GPS units monitored how far 25 adult does and eight adult bucks traveled both day and night. Researchers were mainly looking at whether environmental factors like rain and wind speed influenced the distance either sex traveled. What they found was interesting.
“It took just a little bit of wind to get deer to move,” says Dr. Duane Diefenbach, leader and adjunct professor of Wildlife Ecology for the Pennsylvania Cooperative Fish and Wildlife Research Unit at Penn State University. “But it was usually warmer on calm days, so we can’t say for sure that it was wind speed that had the greatest effect on the distances deer traveled.”
Top wind speeds during the month of study were only about 12 mph, meaning researchers couldn’t determine how heavy winds influenced these deer. Interestingly, both male and female deer moved more during windy days, but less on windy nights.
The study also found that bucks increased their movements when a gentle wind was blowing, but only if it was not raining. A strong wind caused buck activity to increase significantly whether or not it was raining, but had no effect on does.
WHAT’S IT ALL MEAN?
These studies are obviously limited in scope. Therefore, while we can draw certain conclusions, nothing is really definitive. There’s nothing to say that deer studied in Pennsylvania or Oklahoma will react identically to those living in the Deep South. Also, these studies did not factor in hunting pressure and its relationship to the wind/deer movement connection. Statistical modeling is just that—a mathematical model that can never get inside an individual deer’s head.
Also, these studies focused on how far whitetails traveled and not why they traveled from one place to another. Just because some deer don’t move as far on windy days as they do on calm days doesn’t mean they are not moving.
Further examination, coupled with my own field experiences as well as those of other serious deer hunters I respect, just might show that windy days can be excellent days to hunt whitetails—if you know how and where.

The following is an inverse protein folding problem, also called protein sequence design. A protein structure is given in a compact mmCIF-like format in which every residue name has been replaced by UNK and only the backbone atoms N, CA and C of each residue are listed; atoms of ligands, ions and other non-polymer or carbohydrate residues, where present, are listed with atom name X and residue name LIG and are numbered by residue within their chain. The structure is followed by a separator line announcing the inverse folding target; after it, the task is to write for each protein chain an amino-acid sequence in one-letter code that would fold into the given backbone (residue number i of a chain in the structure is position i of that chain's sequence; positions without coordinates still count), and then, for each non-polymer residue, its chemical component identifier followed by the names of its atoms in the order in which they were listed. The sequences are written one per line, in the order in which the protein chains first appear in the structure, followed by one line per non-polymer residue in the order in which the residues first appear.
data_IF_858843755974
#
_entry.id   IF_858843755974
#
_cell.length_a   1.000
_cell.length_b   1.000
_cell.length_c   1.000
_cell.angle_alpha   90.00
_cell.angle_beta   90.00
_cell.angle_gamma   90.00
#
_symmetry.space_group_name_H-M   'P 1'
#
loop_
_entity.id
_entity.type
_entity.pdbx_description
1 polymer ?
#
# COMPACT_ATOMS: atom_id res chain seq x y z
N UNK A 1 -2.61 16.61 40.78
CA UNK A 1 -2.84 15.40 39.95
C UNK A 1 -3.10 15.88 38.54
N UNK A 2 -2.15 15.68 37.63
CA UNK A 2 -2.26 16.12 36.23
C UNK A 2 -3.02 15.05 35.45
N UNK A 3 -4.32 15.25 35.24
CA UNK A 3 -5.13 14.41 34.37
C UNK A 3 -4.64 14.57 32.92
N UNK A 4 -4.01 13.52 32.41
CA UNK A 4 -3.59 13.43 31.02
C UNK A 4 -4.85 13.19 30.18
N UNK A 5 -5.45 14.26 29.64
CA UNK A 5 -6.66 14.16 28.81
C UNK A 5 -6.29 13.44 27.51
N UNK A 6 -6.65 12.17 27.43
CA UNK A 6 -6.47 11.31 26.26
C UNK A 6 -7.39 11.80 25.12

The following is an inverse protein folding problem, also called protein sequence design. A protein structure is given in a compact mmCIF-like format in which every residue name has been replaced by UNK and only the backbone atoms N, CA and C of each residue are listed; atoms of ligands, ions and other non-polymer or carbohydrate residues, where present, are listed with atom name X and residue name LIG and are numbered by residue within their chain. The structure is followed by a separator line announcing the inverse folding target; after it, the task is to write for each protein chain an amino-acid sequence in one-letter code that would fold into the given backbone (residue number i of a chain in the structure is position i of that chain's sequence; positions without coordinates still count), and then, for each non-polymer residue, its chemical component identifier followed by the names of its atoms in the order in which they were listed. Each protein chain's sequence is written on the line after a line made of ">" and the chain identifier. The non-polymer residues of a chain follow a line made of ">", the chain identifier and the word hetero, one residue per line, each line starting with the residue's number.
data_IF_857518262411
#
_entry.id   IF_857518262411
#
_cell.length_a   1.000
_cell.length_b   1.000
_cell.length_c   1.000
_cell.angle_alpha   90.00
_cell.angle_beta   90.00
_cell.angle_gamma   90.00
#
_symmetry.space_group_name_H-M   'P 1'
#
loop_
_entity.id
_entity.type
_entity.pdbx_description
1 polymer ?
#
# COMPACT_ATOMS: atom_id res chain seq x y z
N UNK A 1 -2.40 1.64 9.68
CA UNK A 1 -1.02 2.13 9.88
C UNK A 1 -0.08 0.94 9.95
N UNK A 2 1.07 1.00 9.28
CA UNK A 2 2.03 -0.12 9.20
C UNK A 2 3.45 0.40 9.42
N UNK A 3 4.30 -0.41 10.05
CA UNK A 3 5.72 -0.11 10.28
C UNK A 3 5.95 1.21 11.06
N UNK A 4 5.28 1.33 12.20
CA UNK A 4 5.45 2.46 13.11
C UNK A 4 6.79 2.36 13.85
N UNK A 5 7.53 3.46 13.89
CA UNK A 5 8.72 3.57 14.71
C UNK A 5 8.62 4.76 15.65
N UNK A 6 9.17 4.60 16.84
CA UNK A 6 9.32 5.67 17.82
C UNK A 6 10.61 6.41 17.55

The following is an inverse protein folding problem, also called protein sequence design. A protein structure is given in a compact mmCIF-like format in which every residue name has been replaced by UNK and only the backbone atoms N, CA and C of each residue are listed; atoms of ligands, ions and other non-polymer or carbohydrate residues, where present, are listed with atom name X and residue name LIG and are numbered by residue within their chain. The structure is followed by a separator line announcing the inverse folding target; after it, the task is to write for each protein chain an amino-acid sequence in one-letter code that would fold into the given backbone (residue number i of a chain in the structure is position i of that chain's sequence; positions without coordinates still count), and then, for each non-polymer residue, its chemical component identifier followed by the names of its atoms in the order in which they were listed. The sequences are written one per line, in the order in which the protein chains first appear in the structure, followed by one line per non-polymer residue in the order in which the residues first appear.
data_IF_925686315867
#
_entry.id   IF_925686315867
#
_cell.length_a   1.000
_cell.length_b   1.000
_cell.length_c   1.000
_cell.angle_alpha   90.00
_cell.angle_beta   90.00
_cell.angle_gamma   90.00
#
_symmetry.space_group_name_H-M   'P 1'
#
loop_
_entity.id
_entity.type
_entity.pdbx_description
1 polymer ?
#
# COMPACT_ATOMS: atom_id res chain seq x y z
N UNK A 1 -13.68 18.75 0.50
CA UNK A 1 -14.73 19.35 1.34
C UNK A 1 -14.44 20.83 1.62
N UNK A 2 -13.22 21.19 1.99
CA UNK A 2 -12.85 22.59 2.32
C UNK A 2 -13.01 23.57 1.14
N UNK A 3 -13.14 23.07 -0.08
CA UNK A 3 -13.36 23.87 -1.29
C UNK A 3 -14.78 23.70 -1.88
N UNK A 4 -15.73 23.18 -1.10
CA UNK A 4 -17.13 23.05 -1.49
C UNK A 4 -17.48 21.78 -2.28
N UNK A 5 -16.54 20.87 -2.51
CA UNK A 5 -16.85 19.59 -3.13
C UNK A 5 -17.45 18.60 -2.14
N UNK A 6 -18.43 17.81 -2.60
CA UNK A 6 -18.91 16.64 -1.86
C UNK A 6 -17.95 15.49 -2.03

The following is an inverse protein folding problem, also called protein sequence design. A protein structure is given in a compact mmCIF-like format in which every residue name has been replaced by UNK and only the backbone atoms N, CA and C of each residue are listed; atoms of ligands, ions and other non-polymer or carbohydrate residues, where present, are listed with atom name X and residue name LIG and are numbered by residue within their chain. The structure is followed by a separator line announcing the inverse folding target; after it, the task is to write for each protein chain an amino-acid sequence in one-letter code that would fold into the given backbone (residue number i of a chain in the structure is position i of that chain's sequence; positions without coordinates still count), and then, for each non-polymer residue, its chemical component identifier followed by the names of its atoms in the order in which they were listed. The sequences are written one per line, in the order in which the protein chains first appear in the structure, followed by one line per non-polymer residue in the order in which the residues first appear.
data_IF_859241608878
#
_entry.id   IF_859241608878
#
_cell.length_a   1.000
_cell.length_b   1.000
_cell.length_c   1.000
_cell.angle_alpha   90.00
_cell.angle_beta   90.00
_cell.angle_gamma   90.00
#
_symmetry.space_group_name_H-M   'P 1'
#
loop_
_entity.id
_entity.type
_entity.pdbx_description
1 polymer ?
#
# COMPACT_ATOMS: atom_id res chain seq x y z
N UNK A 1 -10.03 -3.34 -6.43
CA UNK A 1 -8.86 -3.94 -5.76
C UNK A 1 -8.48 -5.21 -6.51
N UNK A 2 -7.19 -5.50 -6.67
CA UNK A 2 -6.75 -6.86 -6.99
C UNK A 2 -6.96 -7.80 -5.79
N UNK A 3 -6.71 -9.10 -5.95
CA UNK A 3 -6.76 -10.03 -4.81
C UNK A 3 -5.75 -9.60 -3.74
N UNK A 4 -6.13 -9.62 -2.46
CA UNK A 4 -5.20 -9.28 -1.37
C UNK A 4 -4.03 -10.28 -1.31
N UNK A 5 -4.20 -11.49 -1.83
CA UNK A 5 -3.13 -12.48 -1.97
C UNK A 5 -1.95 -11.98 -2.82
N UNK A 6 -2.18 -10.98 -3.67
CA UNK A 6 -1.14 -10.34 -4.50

Here’s something to think about: A study that shows that there has to be at least a little bit of a breeze to make deer comfortable to get up and moving makes sense when you think about how important their sense of smell is to them.
Windless days stymie scent movement making it more difficult for a deer to detect danger with their noses than on windy days. As a hunter always painstakingly aware of wind direction, breezy days make it easier to set up downwind of anticipated travel routes. The wind also eliminates thermal currents that can carry my scent down to a deer’s nose from my tree stand.
Make the most of a windy hunt with these tips.
On days it’s howling, I always hunt areas protected from the wind. These include the lee side of a ridge, the inside edge of a conifer swamp, back in tall timber and on trails leading from bedding thickets to preferred food sources.
Any thick area that slows down the wind is a potentially good spot to hunt. Interestingly, these same protected routes are also often the same ones used by mature bucks regardless of environmental conditions simply because they are places where it’s difficult for deer to be seen.
Winds that rock even the stoutest trees mean hunting from the ground for two reasons. The first is safety, of course, but high winds that sway your stand tree make it difficult, if not impossible, to make an accurate shot with either bow or gun. Tree stands are fine in a sheltered area, but I go to a ground blind—often a brush blind I build on the spot during run-and-gun hunting.
Even better, windy days are the perfect days to still hunt. With branches and leaves swirling about, it’s much harder for a deer to spot you than on a calm day. Move one step at a time and use your binocular to glass for pieces of bedded deer. Use topo maps and hunting apps to locate protected travel routes between bedding thickets and preferred food sources, then get in as tight as you can to the bedding area. The wind will help muffle any sound you make while dispersing your scent, making this a perfect time to hunt an area you might otherwise shy away from.